James E. McWilliams
|Education||Georgetown University (B.A., 1991); Harvard University (Ed.M., 1994); University of Texas at Austin (M.A., 1996); Johns Hopkins University (Ph.D., 2001)|
|Notable work||Just Food: How Locavores are Endangering the Future of Food and How We Can Truly Eat Responsibly (2009), American Pests: The Losing War on Insects from Colonial Times to DDT (2008)|
|Spouse||Leila McWilliams (1995–present)|
|Website||James McWilliams: Texas State University|
James E. McWilliams (born 28 November 1968) is professor of history at Texas State University. He specializes in American history, of the colonial and early national period, and in the environmental history of the United States. He also writes for The Texas Observer and the History News Service, and has published a number of op-eds on food in The New York Times, The Christian Science Monitor, and USA Today. Some of his most popular articles advocate veganism.
He received his B.A. in philosophy from Georgetown University in 1991, his Ed.M. from Harvard University in 1994, his M.A. in American studies from the University of Texas at Austin in 1996, and his Ph.D. in history from Johns Hopkins University in 2001. He won the Walter Muir Whitehill Prize in Early American History awarded by the Colonial Society of Massachusetts for 2000, and won the Hiett Prize in the Humanities from the Dallas Institute of Humanities and Culture in 2009. He has been a fellow in the Agrarian Studies Program at Yale University.
McWilliams married Leila C. Kempner on March 18, 1995. James and Leila and their two children live in Austin, Texas.
McWilliams is an avid runner and a vegan.
In 2015, McWilliams authored The Modern Savage: Our Unthinking Decision to Eat Animals, a book supportive of animal rights and veganism. McWilliams criticizes the locavore movement, such as backyard and nonindustrial farms which preach compassionate care of animals but slaughter them in the end.
McWilliams' book A Revolution in Eating was positively reviewed by anthropologist Jeffrey Cole as an "engaging, creative, and informative account of food in colonial British America." Historian Etta Madden also positively reviewed the book, commenting that "McWilliams's study of the production and consumption of food contributes to a great understanding of the relationship between food and American identity."
Biologist Marc Bekoff positively reviewed The Modern Savage, as a "very thoughtful work about our meal plans in which he covers the ecological and ethical reasons for not eating nonhuman animals (animals)." Kirkus Reviews commented, "While McWilliams offers convincing arguments for animal rights, they are undermined by the extensive quotes, which become tiresome and offer little useful context." McWilliams' views on agriculture, food production, and animal husbandry have been criticized by other authors in the space, including Joel Salatin. In her review in the Chicago Tribune, journalist Monica Eng, questions McWilliams' "contrarian essays" that "play well in the land of page views, [but] don't always fare so well in terms of accuracy."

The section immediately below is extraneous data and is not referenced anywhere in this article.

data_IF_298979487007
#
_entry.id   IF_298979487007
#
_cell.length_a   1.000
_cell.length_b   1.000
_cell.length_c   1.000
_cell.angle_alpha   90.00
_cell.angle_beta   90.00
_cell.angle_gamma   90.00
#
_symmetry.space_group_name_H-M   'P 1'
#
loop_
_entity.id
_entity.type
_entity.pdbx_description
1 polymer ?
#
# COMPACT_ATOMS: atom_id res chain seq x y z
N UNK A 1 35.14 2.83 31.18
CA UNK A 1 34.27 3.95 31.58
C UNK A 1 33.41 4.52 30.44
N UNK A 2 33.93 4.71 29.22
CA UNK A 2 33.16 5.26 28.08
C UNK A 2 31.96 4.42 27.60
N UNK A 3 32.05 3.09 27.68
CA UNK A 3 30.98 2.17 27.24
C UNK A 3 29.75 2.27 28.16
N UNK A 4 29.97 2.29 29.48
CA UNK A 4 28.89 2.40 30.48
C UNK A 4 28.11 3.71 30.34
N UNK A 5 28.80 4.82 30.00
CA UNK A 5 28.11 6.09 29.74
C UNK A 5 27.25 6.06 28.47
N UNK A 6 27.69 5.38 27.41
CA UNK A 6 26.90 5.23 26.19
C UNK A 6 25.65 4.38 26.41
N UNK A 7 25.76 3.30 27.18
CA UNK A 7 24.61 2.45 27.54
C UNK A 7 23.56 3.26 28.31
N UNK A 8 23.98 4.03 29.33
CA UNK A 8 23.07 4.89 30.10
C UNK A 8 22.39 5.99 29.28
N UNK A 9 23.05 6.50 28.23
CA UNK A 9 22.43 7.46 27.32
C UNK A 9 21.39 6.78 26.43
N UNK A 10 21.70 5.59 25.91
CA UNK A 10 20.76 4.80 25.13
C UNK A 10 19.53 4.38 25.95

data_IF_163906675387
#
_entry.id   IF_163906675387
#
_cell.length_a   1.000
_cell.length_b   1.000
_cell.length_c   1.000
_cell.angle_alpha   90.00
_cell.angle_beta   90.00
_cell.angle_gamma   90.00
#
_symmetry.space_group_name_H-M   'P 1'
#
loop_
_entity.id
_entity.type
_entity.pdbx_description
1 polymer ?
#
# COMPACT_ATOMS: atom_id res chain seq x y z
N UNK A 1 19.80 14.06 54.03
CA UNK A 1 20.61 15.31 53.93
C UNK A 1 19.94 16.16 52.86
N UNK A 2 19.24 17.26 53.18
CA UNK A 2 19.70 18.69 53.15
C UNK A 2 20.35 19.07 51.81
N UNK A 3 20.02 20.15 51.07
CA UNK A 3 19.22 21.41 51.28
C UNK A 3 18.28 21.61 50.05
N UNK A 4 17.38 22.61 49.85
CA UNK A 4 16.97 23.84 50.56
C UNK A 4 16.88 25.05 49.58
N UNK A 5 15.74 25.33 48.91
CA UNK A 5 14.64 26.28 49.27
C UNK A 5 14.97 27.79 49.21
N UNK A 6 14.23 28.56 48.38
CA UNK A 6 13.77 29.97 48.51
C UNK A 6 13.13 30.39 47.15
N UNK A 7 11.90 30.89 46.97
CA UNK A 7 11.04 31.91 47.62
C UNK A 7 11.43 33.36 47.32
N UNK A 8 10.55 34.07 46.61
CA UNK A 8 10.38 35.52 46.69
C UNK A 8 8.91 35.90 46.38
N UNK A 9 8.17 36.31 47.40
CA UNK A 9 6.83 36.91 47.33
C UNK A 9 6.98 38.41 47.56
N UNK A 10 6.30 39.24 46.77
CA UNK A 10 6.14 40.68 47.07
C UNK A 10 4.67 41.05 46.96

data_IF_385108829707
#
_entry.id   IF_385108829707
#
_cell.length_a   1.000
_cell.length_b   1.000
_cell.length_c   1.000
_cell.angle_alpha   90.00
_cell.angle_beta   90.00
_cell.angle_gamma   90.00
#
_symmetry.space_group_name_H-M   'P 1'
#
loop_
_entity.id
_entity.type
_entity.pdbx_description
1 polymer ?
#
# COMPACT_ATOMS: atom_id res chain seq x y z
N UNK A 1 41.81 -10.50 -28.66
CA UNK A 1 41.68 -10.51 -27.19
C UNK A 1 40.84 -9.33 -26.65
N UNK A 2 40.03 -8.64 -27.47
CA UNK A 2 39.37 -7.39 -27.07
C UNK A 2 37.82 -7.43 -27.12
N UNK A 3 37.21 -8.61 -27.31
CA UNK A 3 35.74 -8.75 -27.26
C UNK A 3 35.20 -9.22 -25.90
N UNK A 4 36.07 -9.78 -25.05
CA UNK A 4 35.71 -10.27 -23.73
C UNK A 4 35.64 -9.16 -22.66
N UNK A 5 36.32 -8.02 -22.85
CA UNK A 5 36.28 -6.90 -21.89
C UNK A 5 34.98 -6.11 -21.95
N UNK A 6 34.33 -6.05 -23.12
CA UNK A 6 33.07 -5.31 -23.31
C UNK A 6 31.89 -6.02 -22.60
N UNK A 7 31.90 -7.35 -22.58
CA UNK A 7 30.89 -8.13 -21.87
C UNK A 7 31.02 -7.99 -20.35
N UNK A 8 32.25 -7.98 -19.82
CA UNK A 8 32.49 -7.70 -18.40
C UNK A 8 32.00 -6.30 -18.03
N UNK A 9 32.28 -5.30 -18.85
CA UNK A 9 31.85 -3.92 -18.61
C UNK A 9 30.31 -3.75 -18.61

isbn:9780231139427.(held in 754 worldCat libraries)
Changing one's diet to replace 50 percent of animal products with edible plants like legumes, nuts and tubers results in a 30 percent reduction in an individual's food-related water footprint. Going vegetarian, a better option in many respects, reduces that water footprint by almost 60 percent.
Identify an agrarian problem—greenhouse gas emissions, overuse of antibiotics and dangerous pesticides, genetically modified crops, salmonella, E. coli, waste disposal, excessive use of water—and trace it to its ultimate origin and you will likely find an animal.
The most extreme activists have set aside the goal of helping animals to live better lives in order to attack those who do not join them in dreaming an impossible dream.
Although these smaller systems appear to be environmentally sustainable, considerable evidence suggests otherwise.
... the assertion that veganism, when done right, isn't healthy is just plain bunk.
[W]hen we tell ourselves that we're humanely harvesting venison out of reverence for the deer—rather than killing a sentient being to satisfy our palate—we're not so much connecting with our food as we are manipulating language to avoid knowing what we don't want to know.
Until we make that leap, until we create a culinary culture in which the meat-eaters must do the apologizing, the current proposals will be nothing more than gestures that turn the fork into an empty symbol rather than a real tool for environmental change.
[S]cientists have found that free-range pork can be more likely than caged pork to carry dangerous bacteria and parasites.
Last year, for instance, the F.D.A. reported that millions of Americans had eaten chicken fattened on feed with melamine-tainted gluten imported from China.
[L]amb raised on New Zealand's clover-choked pastures and shipped 11,000 miles by boat to Britain produced 1,520 pounds of carbon dioxide emissions per ton while British lamb produced 6,280 pounds of carbon dioxide per ton
a recent fellow in the Agrarian Studies Program at Yale University.
He is an avid runner
But, since becoming a vegan, I can sometimes see why the stereotype persists.